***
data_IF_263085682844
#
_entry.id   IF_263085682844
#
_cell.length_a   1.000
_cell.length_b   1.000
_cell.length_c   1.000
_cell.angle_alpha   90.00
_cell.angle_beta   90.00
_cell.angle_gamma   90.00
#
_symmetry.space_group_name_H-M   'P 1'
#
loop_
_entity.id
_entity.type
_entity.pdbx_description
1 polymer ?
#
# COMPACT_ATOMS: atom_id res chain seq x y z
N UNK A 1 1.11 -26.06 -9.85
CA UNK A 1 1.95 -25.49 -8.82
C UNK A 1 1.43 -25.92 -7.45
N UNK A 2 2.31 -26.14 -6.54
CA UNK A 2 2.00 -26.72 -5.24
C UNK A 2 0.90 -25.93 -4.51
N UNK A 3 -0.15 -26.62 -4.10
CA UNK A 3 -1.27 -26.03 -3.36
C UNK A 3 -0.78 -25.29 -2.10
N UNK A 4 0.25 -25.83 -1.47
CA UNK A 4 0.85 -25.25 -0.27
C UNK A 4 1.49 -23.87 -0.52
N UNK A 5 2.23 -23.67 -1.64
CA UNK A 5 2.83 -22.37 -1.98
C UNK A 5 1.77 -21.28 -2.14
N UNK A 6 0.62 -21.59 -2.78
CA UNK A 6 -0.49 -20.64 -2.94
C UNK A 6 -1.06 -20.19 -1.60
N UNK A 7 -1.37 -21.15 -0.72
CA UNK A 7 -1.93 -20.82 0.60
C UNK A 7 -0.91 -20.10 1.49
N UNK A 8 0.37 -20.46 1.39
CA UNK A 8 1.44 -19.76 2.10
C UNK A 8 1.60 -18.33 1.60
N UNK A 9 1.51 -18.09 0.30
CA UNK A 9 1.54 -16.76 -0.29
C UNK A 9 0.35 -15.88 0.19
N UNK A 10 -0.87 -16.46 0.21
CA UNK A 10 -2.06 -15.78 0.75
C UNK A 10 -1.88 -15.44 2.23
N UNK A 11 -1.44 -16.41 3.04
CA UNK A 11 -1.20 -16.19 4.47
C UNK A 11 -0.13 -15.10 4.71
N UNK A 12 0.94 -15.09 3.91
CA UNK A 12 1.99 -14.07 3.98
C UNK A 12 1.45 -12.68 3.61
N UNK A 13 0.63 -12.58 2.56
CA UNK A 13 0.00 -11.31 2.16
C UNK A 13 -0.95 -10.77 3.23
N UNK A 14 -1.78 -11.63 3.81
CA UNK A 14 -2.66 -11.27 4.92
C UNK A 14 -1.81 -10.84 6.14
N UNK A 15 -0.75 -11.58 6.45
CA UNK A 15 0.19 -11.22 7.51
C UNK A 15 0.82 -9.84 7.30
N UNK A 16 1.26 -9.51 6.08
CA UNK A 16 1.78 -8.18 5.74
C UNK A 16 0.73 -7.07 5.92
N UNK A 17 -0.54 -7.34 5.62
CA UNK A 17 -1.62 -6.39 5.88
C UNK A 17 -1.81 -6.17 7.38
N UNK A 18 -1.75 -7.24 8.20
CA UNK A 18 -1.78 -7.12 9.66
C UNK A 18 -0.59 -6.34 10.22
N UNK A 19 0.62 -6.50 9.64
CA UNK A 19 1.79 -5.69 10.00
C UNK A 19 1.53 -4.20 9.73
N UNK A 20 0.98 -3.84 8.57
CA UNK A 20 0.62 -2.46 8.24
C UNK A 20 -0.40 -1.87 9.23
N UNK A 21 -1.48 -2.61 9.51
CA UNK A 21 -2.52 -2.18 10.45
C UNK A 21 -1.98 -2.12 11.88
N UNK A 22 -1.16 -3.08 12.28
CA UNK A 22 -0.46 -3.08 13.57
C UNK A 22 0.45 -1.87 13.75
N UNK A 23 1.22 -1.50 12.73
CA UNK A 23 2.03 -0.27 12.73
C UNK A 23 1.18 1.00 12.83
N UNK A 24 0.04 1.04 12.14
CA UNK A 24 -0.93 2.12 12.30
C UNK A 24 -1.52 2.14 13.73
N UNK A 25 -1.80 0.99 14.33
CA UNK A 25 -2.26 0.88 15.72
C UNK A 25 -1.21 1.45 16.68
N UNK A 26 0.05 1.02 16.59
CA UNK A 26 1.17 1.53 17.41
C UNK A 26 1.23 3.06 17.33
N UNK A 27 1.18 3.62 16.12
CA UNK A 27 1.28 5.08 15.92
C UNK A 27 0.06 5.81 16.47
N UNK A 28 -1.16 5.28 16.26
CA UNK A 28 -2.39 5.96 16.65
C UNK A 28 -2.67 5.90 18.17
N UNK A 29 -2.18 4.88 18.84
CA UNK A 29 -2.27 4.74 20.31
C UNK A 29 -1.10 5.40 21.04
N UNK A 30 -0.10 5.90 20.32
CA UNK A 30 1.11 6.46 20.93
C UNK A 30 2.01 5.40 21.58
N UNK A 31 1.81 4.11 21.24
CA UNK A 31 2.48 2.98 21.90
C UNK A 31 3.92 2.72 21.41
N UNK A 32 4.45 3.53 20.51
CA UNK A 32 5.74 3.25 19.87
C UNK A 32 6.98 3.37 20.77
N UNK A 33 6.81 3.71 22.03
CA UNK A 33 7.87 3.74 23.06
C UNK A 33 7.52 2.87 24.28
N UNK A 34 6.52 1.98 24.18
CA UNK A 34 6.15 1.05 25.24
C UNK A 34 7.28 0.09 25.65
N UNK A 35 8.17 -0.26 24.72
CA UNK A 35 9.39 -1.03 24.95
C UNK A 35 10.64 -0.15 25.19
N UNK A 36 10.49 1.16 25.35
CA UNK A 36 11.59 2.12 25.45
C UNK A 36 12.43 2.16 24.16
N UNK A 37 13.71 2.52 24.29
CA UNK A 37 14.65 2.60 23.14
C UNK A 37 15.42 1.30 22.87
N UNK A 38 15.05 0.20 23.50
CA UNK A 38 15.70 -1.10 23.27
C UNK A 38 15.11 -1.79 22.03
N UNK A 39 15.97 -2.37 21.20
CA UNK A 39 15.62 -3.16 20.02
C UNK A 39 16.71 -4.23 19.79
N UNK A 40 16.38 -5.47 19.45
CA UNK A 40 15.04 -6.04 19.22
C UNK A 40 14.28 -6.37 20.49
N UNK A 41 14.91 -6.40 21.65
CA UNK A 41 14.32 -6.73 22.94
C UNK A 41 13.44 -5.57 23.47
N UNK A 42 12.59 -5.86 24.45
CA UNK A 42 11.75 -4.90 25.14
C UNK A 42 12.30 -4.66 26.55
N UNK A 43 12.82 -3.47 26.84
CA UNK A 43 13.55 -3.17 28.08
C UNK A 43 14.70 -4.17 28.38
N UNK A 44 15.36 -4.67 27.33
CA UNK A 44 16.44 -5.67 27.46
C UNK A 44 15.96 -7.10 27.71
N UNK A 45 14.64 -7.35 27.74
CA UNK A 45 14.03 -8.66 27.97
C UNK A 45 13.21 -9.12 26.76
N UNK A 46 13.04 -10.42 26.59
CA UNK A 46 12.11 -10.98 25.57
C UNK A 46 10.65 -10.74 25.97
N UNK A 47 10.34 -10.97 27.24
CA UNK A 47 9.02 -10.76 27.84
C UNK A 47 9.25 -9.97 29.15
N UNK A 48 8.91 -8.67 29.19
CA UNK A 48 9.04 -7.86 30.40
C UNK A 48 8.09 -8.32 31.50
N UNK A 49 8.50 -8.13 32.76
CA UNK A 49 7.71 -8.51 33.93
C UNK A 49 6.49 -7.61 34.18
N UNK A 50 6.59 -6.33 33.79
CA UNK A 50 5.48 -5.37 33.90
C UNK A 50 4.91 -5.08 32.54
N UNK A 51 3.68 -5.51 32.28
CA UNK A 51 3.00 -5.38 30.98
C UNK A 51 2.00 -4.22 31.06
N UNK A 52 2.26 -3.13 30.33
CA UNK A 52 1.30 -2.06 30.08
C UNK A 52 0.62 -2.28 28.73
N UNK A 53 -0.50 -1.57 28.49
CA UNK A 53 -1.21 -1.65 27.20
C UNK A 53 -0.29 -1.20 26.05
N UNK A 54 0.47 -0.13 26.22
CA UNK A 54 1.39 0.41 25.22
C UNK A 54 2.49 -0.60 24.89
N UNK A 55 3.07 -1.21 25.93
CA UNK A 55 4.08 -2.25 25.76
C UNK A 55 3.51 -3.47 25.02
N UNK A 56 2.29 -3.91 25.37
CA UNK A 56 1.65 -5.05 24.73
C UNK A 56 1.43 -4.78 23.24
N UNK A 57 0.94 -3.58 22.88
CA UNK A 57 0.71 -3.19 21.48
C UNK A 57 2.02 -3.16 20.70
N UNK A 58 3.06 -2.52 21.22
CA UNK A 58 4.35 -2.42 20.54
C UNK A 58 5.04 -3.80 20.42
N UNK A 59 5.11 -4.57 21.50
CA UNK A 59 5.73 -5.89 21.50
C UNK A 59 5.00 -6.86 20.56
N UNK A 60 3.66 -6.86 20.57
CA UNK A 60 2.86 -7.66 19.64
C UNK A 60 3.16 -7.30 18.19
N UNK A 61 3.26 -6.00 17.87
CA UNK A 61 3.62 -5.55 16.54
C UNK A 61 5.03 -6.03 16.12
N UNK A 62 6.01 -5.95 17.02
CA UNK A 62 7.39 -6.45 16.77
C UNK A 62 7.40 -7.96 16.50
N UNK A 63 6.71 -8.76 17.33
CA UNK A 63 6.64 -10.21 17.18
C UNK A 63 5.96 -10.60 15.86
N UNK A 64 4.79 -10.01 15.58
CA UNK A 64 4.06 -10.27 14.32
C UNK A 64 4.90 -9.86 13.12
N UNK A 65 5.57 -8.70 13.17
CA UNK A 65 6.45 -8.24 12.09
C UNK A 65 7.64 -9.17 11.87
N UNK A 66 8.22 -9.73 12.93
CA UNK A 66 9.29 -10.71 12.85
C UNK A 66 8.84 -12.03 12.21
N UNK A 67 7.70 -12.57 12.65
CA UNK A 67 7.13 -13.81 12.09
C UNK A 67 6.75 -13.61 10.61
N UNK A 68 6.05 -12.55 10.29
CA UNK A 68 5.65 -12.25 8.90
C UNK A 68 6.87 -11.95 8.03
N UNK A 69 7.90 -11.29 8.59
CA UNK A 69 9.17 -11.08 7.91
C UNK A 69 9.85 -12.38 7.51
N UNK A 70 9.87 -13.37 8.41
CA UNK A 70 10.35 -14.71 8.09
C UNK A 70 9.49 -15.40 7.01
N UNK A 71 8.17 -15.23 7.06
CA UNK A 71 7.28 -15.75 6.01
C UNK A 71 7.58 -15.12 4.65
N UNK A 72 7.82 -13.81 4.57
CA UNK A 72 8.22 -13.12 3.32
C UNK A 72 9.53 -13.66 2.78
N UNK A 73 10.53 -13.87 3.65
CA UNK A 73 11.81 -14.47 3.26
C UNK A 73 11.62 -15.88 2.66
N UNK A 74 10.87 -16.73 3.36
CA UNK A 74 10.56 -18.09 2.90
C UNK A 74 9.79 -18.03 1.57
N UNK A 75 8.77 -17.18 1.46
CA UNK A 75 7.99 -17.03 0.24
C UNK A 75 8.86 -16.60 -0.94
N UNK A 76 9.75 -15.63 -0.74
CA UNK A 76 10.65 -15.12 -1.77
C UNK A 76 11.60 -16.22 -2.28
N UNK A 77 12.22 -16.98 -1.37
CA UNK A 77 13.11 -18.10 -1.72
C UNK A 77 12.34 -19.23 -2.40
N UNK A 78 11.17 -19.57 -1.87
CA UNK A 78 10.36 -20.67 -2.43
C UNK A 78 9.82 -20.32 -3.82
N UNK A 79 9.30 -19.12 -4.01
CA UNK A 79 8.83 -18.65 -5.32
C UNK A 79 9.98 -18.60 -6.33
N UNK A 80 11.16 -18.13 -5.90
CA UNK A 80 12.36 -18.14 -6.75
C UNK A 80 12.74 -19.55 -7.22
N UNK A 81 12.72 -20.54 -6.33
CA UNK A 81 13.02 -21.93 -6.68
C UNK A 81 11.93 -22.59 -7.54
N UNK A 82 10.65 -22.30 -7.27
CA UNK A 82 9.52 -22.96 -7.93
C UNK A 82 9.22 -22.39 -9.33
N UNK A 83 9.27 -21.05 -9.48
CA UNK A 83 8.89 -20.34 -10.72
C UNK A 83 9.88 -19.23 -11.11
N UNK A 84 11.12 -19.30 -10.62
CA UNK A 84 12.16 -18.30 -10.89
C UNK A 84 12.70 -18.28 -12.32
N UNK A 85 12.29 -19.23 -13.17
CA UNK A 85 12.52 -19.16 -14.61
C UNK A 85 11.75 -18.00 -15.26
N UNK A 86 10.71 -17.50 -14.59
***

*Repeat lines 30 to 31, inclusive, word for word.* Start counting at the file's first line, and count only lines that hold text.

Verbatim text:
N UNK A 4 0.25 -25.83 -1.47
CA UNK A 4 0.85 -25.25 -0.27